Paryushan – a Jain festival of forgiveness

Dr. Mike Ghouse   August 23, 2009   Comments Off on Paryushan – a Jain festival of forgiveness

Michami Dukkadam
(Let’s seek and forgive each other and start the year with a clean slate)

Jain Religious Symbol

(Note to my Jewish friends; what appears to be the hateful swastika symbol here is not that symbol, this symbol has been in use in India for over a millennium, it symbolizes four directions, four seasons of life )

Paryushan is an annual festival that Jains*** celebrate all around the Globe, it is either seven or nine days celebration depending on the sect; Swetambra or Digambra, they observe fasting for seven days or 9 days and conclude it on dus laxan. Throughout the days they observe the fast, they abstain from ill-will, ill-thought, and ill-actions, just as Muslims do for a month in Ramadan. It is a beautiful way of refreshing our souls on an annual basis.

The beauty and joy in forgiving and be forgiven are immeasurable.  It brings freedom,  Moksha, Mukti, Nirvana, Nijaat, salvation and true freedom to every soul. Indeed, the idea of forgiveness is central to every religion; that was Jesus’s focus, the dearest person to God is one who forgives, says Prophet Muhammad, and Lord Krishna reiterates that thought in Bhagavad Gita. If all the psychologists in the world were asked, what will bring the most freedom to the mankind, they may be tempted to say “Michami Dukkadam”.

In the Jain tradition of humility and forgiveness; SAVVE JIVA KHAMANTU MEMETTI ME SAVVE BHUYESU,VERAM  MAJAHAM NA KENAI”

President Obama is perhaps the only president or head of the world who is a pluralist, he genuinely respects all faiths and traditions. He had no barriers between him and another human. I hope, someday, he will chair the Center for Pluralism.

“I forgive (without any reservation) all living beings (who may have caused me any pain and suffering either in this or previous lives), and I beg for the forgiveness from all living beings (no matter how small or big) to whom I may have, knowingly or unknowingly, caused pain and suffering (in thoughts, speech or action, in this or previous lives, or if I have asked, or encouraged someone else, to carry out such activities). (Let all creatures know that) I have a friendship with everybody and have no revenge (animosity or enmity) with anybody.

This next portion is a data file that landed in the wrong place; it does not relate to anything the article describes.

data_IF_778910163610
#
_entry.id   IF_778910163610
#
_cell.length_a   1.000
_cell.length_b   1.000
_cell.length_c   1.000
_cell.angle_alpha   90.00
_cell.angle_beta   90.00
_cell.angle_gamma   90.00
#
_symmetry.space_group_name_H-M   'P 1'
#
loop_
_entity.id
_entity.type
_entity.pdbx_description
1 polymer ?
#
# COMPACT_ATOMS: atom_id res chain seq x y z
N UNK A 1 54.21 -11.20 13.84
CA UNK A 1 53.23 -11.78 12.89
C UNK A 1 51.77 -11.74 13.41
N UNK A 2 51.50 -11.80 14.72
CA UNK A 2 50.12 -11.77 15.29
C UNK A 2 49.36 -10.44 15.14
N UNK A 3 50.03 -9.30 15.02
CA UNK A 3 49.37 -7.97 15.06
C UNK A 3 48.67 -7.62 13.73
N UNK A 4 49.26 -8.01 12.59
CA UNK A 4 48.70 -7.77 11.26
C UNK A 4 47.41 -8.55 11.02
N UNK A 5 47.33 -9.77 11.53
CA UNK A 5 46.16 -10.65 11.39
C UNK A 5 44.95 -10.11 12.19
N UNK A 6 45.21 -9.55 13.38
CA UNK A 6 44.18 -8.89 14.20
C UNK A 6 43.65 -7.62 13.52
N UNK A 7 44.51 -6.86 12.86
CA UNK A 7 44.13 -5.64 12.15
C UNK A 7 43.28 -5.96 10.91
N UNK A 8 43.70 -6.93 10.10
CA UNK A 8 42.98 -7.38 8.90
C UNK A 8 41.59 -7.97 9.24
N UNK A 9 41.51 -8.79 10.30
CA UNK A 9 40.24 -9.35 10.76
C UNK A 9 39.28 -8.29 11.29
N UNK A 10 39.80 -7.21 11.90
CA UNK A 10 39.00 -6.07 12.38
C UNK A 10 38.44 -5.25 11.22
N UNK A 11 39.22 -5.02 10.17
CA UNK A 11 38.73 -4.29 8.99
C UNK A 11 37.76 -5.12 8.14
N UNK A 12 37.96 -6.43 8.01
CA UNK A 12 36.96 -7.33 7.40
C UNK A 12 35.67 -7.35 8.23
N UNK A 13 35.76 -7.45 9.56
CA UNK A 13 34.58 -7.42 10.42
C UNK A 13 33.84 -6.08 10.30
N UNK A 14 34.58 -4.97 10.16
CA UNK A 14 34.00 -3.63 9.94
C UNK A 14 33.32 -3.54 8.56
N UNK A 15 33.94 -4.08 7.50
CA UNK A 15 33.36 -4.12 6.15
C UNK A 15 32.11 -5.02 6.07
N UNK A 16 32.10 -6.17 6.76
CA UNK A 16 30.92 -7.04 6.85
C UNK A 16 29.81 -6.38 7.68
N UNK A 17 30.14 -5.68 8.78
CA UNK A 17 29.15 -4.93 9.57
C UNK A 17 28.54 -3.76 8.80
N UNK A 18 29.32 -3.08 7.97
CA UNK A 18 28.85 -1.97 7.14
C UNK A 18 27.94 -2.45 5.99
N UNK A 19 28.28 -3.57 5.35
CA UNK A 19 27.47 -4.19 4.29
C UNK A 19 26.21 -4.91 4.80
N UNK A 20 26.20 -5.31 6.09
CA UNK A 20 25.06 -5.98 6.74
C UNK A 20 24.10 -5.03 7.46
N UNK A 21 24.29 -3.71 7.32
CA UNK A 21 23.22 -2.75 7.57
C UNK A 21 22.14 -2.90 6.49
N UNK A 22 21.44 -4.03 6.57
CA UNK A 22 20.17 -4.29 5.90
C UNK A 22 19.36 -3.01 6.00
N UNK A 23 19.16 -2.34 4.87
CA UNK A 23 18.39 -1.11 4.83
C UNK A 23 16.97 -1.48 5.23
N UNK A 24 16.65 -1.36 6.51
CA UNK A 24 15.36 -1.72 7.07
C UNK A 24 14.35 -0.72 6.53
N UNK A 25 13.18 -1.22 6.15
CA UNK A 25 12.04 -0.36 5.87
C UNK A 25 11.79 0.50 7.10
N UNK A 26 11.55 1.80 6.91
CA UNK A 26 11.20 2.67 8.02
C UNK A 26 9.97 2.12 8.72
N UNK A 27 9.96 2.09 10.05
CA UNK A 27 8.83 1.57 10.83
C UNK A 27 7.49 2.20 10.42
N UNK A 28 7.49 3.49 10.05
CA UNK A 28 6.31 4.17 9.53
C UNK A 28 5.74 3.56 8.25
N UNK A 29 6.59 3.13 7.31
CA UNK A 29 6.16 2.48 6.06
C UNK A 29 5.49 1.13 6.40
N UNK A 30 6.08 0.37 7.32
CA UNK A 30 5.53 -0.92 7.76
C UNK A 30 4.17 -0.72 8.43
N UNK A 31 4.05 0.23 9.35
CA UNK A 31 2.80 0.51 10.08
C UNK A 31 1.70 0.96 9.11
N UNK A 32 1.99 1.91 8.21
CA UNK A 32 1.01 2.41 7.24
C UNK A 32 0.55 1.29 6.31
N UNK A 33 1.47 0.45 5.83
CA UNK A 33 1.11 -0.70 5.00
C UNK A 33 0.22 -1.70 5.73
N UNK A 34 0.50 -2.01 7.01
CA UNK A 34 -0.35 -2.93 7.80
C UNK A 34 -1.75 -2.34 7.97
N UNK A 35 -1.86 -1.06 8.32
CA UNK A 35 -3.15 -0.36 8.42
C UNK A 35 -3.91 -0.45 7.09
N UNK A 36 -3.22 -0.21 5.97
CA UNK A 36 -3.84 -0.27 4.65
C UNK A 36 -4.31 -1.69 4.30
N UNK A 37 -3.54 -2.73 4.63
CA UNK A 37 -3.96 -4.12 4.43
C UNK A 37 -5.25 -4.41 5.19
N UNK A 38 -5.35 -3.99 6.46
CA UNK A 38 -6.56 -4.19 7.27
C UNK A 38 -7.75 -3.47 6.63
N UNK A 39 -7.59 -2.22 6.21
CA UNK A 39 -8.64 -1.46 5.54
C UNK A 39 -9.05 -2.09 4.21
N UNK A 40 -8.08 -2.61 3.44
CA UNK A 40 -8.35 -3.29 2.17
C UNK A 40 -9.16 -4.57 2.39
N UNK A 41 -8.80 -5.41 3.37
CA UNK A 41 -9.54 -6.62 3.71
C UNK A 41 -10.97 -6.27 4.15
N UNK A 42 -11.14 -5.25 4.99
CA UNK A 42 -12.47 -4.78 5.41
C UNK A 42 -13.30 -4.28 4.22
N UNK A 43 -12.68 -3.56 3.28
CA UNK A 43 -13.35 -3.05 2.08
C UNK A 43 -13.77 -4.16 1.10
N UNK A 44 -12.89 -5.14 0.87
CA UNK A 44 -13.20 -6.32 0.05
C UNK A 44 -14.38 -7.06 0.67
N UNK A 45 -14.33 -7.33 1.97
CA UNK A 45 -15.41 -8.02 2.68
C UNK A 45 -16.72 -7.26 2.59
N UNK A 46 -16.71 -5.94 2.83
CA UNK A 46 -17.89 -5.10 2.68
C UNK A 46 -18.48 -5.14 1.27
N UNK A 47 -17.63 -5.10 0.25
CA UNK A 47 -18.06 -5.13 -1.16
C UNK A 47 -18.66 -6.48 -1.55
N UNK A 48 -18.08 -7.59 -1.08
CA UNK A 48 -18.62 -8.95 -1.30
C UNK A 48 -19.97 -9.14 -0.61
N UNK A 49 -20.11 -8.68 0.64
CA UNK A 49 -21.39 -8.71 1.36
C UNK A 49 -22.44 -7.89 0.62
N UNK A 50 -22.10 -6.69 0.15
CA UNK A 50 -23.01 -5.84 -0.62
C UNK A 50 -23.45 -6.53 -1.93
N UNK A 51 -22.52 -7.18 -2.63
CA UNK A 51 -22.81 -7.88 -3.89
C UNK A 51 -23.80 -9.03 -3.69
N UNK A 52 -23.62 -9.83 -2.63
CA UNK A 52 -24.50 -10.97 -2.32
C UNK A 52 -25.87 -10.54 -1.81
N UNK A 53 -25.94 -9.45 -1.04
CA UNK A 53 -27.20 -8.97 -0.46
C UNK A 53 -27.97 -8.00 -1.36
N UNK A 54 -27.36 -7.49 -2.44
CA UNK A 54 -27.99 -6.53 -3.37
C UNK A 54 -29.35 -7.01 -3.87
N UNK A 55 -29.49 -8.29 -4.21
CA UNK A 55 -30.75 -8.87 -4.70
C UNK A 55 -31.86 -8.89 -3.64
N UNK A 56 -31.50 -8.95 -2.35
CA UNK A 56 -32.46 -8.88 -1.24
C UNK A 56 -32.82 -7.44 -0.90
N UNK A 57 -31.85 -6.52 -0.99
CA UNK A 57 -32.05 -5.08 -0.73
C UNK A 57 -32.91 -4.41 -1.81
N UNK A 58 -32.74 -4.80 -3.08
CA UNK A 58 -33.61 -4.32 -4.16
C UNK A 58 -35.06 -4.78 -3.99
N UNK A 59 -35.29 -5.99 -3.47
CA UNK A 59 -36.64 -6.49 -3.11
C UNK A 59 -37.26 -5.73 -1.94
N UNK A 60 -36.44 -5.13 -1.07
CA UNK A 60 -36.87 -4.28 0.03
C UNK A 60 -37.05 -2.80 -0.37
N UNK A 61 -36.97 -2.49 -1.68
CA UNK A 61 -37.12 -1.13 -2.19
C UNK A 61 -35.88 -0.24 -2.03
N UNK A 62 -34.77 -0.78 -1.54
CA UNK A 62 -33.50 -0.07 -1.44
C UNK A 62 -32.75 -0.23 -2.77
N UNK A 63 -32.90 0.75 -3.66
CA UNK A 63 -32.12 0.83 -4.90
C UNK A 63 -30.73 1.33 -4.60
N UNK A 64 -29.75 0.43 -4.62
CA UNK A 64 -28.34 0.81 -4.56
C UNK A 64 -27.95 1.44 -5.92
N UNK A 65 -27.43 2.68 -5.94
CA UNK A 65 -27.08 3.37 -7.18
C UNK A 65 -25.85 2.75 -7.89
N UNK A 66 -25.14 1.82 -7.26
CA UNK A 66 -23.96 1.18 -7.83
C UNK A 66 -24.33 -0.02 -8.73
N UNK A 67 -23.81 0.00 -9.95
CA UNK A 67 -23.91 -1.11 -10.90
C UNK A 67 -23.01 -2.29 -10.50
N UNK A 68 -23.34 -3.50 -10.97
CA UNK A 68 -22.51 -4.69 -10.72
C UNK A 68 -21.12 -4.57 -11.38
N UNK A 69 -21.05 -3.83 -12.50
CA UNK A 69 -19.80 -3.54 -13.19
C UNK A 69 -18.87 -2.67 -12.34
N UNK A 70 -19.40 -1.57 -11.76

Indeed, that phrase resonates with me. I had talked about the meaning of Michami Dukadam in several congregations, including the one celebrating Najma’s eternal journey and again at the funeral prayer at the mosque in Richardson. It was a perfect Michami Dukadam between me and my late wife Najma. Thanks to the Jain tradition.

The Jains have been practicing this tradition for thousands of years and I join them in the Jain tradition of humility and forgiveness I say Michami Dukadam. I am pleased to share the perfect message from Dr. Vastupal Parikh.

I just wrote an article about Ramadan – which is similar in meaning at:
http://newsweek.washingtonpost.com/onfaith/guestvoices/2009/08/ramadans_spiritual_discipline.html

***** Jainism is a full-fledged religion like Hinduism and Buddhism and none is an offshoot of the other as it is often misunderstood. Jainism is a contemporary of Buddhism. Both the faiths are life centered where one’s deeds (Karma) determine his or her spiritual, physical and mental well being. Although Mahavira is referred to as God in common parlance, in the system, he is the 24th Tirthankara- the enlightened one, ( an equivalent of a messenger or a prophet in the Abrahamic traditions) who wrapped up the entire philosophy of the 23 earlier Tirthankaras. Jainism dates back to the Mohenjadaro civilization some 5000 years ago.

Mahatma Gandhi’s non-violence approach emanates from Jainism and the idea of the validity of multiple paths of the foundation for pluralism ( www.foundationforPluralism.com) has its origin in the idea of Anekant Vaad from Jainism.

When we live as neighbors, we might as well learn about each other. The best way to build cohesive societies is for its members to understand each other’s sorrows and joys, and festivities and commemorations. Wouldn’t it be nice if you know a little bit about your neighbor’s festival and perhaps invite them to your celebrations to start safe neighborhoods by understanding each other? Every human and every religious group celebrates something or the other in their way, each one is different, but the essence is the same; celebrations and or commemorations. A simple language is used for most people to get a gist of it.

“Festivals of the World” is an educational series by Mike Ghouse developed in 1993. When we live as neighbors and in the same communities, we might as well learn about each other. The best way to build cohesive societies is for members to participate in festivities as well as commemorations of each other, or at least understand each other’s joys and sorrows. Please note, the simplicity in writing is designed for people of other faiths to learn and to know, so we can function cohesively.

Dr. Mike Ghouse is the Executive Director of the Center for Pluralism in Washington, DC. He is committed to building cohesive societies and offers pluralistic solutions on issues of the day. More about him at https://www.linkedin.com/in/mikeghouse/

 

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